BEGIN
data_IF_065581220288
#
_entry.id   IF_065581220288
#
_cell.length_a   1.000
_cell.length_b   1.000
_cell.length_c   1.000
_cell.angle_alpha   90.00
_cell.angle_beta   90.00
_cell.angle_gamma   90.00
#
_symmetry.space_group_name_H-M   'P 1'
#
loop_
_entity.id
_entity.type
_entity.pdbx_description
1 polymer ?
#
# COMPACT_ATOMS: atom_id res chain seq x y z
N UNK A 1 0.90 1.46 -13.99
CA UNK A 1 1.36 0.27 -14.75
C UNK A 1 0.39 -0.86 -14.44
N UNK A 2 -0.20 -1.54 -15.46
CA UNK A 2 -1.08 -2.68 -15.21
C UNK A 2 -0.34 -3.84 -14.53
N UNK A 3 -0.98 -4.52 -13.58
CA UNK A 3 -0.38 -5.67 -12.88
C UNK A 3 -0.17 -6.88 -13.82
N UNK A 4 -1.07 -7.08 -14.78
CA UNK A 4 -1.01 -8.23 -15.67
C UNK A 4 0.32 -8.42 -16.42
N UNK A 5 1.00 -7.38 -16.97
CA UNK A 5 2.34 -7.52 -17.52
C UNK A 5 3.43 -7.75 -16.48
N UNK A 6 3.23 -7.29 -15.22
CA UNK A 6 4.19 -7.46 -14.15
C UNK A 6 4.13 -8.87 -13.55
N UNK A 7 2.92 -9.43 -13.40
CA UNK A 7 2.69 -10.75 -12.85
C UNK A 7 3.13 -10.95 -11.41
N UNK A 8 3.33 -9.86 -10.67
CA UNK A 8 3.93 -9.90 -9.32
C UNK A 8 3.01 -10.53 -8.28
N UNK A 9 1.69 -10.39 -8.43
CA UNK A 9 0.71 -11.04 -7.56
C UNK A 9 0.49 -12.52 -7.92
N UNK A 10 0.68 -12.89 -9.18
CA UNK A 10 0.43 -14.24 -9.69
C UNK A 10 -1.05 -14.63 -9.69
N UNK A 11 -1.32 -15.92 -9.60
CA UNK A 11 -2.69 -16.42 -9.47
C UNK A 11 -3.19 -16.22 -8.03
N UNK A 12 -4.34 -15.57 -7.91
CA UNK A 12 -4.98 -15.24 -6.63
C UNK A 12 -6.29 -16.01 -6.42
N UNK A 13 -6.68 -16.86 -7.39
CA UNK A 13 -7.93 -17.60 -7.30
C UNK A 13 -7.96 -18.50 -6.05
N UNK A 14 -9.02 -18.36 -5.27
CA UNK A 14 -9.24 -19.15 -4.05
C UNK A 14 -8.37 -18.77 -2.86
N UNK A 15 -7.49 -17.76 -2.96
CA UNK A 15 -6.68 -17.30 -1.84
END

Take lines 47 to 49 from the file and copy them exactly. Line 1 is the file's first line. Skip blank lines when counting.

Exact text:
C UNK A 9 0.49 -12.52 -7.92
N UNK A 10 0.68 -12.89 -9.18
CA UNK A 10 0.43 -14.24 -9.69